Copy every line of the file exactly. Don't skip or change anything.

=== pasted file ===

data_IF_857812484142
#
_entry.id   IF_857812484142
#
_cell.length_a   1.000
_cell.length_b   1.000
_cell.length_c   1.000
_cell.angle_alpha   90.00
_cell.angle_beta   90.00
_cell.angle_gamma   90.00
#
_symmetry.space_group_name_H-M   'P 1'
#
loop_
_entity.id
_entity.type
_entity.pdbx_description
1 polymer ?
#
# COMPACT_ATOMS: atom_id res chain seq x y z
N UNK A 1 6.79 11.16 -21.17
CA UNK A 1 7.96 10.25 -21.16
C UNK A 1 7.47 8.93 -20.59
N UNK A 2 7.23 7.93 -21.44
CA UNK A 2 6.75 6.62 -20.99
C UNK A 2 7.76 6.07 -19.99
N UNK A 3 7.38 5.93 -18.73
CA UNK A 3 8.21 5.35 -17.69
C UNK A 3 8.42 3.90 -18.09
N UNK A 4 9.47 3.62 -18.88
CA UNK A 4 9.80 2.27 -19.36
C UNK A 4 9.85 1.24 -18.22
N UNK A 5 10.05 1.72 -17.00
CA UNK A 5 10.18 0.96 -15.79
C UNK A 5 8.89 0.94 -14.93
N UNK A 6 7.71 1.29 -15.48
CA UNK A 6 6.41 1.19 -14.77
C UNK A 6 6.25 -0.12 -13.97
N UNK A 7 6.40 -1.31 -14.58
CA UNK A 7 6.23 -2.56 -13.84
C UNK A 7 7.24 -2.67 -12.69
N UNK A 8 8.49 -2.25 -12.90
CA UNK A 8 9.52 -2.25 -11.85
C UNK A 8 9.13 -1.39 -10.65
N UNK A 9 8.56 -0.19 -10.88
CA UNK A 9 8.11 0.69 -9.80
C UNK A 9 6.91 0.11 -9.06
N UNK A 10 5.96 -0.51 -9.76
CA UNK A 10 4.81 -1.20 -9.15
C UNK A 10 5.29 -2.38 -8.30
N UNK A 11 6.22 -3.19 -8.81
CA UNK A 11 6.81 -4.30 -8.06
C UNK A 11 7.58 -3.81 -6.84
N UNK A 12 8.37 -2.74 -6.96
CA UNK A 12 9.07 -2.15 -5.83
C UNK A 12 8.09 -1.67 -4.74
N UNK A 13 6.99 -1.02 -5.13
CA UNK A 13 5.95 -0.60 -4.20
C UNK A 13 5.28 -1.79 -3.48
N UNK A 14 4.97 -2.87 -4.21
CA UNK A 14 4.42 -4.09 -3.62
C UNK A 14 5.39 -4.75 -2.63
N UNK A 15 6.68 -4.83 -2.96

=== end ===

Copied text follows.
data_IF_857812484142
#
_entry.id   IF_857812484142
#
_cell.length_a   1.000
_cell.length_b   1.000
_cell.length_c   1.000
_cell.angle_alpha   90.00
_cell.angle_beta   90.00
_cell.angle_gamma   90.00
#
_symmetry.space_group_name_H-M   'P 1'
#
loop_
_entity.id
_entity.type
_entity.pdbx_description
1 polymer ?
#
# COMPACT_ATOMS: atom_id res chain seq x y z
N UNK A 1 6.79 11.16 -21.17
CA UNK A 1 7.96 10.25 -21.16
C UNK A 1 7.47 8.93 -20.59
N UNK A 2 7.23 7.93 -21.44
CA UNK A 2 6.75 6.62 -20.99
C UNK A 2 7.76 6.07 -19.99
N UNK A 3 7.38 5.93 -18.73
CA UNK A 3 8.21 5.35 -17.69
C UNK A 3 8.42 3.90 -18.09
N UNK A 4 9.47 3.62 -18.88
CA UNK A 4 9.80 2.27 -19.36
C UNK A 4 9.85 1.24 -18.22
N UNK A 5 10.05 1.72 -17.00
CA UNK A 5 10.18 0.96 -15.79
C UNK A 5 8.89 0.94 -14.93
N UNK A 6 7.71 1.29 -15.48
CA UNK A 6 6.41 1.19 -14.77
C UNK A 6 6.25 -0.12 -13.97
N UNK A 7 6.40 -1.31 -14.58
CA UNK A 7 6.23 -2.56 -13.84
C UNK A 7 7.24 -2.67 -12.69
N UNK A 8 8.49 -2.25 -12.90
CA UNK A 8 9.52 -2.25 -11.85
C UNK A 8 9.13 -1.39 -10.65
N UNK A 9 8.56 -0.19 -10.88
CA UNK A 9 8.11 0.69 -9.80
C UNK A 9 6.91 0.11 -9.06
N UNK A 10 5.96 -0.51 -9.76
CA UNK A 10 4.81 -1.20 -9.15
C UNK A 10 5.29 -2.38 -8.30
N UNK A 11 6.22 -3.19 -8.81
CA UNK A 11 6.81 -4.30 -8.06
C UNK A 11 7.58 -3.81 -6.84
N UNK A 12 8.37 -2.74 -6.96
CA UNK A 12 9.07 -2.15 -5.83
C UNK A 12 8.09 -1.67 -4.74
N UNK A 13 6.99 -1.02 -5.13
CA UNK A 13 5.95 -0.60 -4.20
C UNK A 13 5.28 -1.79 -3.48
N UNK A 14 4.97 -2.87 -4.21
CA UNK A 14 4.42 -4.09 -3.62
C UNK A 14 5.39 -4.75 -2.63
N UNK A 15 6.68 -4.83 -2.96